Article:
Yesterday I had dinner with a friend, who showed me the video of the missing dance from the Olympic Opening Ceremony. Choreographer Akram Khan’s powerful tribute to the victims of the 7/7/2005 terrorist attack in London was replaced by an interview with Michael Phelps — and not a particularly interesting one, either. I could find no comment on NBC’s website.
Rather than speculate on the reasons for their decision, I want to comment on the effect of the omission. The ceremony was carefully balanced — solemnity, playfulness, history, popular culture, and capped with the powerful ceremonial lighting of the cauldron and raising the Olympic flag.
Danny Boyle, who directed the ceremony, created an expansive human tapestry, with many collaborators and volunteers. Omitting the tribute, with it’s grace, gentle pageantry, and healing power, skewed the whole experience, changed the balance. Watch the video yourself — see what you think.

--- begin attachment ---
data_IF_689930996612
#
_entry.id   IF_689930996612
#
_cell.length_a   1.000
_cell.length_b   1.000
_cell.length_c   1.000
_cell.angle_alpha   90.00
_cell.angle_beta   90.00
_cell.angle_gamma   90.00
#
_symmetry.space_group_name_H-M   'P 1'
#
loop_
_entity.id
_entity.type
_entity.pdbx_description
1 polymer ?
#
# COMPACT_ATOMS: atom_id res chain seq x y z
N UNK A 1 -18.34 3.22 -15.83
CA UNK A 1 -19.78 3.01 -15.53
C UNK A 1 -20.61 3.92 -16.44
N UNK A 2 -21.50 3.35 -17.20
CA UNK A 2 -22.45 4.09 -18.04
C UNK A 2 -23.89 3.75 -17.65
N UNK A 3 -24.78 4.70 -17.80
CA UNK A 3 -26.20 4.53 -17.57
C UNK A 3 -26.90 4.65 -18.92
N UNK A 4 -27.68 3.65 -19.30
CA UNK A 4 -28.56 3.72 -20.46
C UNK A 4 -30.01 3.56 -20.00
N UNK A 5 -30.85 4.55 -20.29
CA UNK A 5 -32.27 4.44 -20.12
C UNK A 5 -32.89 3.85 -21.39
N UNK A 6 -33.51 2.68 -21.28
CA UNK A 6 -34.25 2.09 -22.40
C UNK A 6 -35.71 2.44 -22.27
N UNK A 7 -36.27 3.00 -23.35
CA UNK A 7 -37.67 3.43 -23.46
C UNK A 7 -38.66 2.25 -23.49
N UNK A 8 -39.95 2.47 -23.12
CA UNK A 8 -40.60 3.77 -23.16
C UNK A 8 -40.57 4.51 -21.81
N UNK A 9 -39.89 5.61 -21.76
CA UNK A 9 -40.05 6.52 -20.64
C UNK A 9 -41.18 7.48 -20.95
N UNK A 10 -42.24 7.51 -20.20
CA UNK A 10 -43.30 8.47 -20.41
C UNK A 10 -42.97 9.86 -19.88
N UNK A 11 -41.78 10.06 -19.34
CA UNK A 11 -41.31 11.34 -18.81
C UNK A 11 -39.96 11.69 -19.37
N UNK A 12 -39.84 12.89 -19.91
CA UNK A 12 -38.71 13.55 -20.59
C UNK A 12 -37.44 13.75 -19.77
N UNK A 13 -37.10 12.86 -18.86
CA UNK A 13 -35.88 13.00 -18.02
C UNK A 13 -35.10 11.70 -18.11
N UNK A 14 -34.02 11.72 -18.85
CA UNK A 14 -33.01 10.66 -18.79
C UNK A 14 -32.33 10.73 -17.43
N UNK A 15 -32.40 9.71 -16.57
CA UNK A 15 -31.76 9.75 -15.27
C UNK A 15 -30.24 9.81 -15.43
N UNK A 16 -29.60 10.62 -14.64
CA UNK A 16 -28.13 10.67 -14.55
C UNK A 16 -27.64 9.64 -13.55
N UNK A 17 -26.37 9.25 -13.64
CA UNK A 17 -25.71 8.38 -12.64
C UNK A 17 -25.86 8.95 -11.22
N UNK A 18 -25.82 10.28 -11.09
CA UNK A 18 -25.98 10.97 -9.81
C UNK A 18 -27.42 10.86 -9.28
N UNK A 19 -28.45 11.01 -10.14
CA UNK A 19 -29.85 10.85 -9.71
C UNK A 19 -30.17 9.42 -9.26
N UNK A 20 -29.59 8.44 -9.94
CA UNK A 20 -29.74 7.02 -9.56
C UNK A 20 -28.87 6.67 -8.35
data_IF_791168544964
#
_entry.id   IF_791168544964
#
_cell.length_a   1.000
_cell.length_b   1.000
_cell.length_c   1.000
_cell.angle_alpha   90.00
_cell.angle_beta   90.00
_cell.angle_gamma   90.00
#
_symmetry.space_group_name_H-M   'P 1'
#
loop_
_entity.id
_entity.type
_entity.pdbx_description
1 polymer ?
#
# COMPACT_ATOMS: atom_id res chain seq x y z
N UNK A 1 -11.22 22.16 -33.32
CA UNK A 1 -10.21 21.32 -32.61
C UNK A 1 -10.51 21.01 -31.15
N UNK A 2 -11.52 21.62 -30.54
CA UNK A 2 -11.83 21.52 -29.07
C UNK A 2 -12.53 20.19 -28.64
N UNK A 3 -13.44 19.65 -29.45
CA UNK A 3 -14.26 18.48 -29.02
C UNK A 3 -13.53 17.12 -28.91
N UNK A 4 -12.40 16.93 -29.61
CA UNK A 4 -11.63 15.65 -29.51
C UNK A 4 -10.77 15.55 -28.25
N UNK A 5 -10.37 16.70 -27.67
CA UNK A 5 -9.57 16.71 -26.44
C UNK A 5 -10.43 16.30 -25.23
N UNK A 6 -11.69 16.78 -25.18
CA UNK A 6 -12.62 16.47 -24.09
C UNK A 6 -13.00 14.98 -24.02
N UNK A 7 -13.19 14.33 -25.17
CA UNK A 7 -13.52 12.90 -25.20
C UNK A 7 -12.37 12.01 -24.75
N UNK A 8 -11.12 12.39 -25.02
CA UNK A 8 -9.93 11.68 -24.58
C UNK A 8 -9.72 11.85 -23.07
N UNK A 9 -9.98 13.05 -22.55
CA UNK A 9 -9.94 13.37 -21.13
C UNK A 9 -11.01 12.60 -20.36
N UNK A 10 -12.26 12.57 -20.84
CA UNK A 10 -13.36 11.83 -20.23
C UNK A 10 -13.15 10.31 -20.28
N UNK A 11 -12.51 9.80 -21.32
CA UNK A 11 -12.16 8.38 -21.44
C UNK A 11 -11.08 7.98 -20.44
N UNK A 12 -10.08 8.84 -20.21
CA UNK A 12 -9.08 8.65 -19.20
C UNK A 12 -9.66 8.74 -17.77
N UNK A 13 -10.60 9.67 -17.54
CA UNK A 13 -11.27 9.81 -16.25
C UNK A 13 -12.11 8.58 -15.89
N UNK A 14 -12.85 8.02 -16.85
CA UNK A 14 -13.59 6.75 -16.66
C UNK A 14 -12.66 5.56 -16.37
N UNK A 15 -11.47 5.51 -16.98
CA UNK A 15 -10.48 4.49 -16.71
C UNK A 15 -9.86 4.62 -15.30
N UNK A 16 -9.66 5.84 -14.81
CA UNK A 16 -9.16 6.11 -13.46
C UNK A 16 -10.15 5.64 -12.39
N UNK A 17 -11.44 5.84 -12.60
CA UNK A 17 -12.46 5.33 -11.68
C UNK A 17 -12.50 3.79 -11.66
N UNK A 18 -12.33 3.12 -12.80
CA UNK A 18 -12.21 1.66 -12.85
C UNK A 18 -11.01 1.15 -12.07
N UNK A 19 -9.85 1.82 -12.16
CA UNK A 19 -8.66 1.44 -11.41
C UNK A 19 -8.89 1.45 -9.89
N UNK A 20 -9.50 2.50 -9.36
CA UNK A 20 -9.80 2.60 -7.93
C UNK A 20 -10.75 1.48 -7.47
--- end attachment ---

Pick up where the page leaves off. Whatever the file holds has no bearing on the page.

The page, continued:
If we understand the media as leaders in knowledge production, and consider the global power of the Olympic Games, NBC’s decision shows a dangerous tendency to whitewash, prettify, and Americanize our experience. A global theme like terrorism, beautifully framed as it was on Friday night, deserves global attention.
Instead of the possibility of healing and collective celebration of survival, we got a banal interview that could have aired any time. Instead of experiencing another country’s aesthetic vision of an experience Americans fear and mourn, we were spoon-fed, quick-stepped, spectacular spectaculared!
I was disappointed by much of the ceremony, the odd camera cuts and the jarring images that veered from close-up to vista. Now I think maybe I didn’t experience the ceremony at all — just a cut and paste summary that took the heart out of the whole experience.
Where is the leadership that would have made a better decision? From what are the so-called media leaders “protecting” us — or are they protecting their sponsors? Good leadership embraces nuances and complexities, because good leaders trust the people they serve . Good reporting does the same thing.